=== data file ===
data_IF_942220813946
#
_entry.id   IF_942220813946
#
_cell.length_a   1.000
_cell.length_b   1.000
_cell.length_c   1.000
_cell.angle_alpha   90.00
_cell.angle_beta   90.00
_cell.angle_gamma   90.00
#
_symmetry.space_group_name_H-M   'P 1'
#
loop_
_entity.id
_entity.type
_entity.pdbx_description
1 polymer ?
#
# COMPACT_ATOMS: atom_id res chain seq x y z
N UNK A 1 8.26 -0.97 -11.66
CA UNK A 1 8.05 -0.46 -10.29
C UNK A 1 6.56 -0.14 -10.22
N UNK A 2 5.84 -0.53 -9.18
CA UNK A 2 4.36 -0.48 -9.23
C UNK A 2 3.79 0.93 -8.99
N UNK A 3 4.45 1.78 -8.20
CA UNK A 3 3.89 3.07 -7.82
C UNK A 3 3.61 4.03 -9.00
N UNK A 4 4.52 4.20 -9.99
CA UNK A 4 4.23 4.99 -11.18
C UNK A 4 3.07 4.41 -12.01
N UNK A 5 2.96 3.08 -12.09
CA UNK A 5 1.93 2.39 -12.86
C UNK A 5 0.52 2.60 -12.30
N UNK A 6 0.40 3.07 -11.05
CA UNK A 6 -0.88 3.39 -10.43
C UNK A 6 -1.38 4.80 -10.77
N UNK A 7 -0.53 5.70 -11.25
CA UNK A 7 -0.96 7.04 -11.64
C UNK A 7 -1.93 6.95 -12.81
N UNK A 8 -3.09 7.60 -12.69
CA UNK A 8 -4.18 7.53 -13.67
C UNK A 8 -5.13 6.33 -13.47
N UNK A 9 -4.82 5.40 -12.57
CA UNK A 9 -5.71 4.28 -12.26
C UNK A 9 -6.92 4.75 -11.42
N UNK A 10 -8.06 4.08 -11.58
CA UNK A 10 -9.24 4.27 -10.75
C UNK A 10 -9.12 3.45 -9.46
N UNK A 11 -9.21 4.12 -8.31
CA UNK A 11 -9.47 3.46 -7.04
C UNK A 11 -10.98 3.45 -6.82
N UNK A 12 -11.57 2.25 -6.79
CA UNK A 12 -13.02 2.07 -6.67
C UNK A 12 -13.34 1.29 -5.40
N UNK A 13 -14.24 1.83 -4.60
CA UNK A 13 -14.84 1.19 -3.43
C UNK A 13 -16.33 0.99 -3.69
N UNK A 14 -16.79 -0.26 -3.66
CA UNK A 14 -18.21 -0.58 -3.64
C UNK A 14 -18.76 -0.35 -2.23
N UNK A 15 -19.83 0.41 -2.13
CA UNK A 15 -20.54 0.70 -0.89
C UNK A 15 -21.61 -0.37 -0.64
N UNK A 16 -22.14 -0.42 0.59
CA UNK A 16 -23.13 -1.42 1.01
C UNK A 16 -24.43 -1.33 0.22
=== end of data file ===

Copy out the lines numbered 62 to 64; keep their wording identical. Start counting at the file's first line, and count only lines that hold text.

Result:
C UNK A 14 -18.76 -0.35 -2.23
N UNK A 15 -19.83 0.41 -2.13
CA UNK A 15 -20.54 0.70 -0.89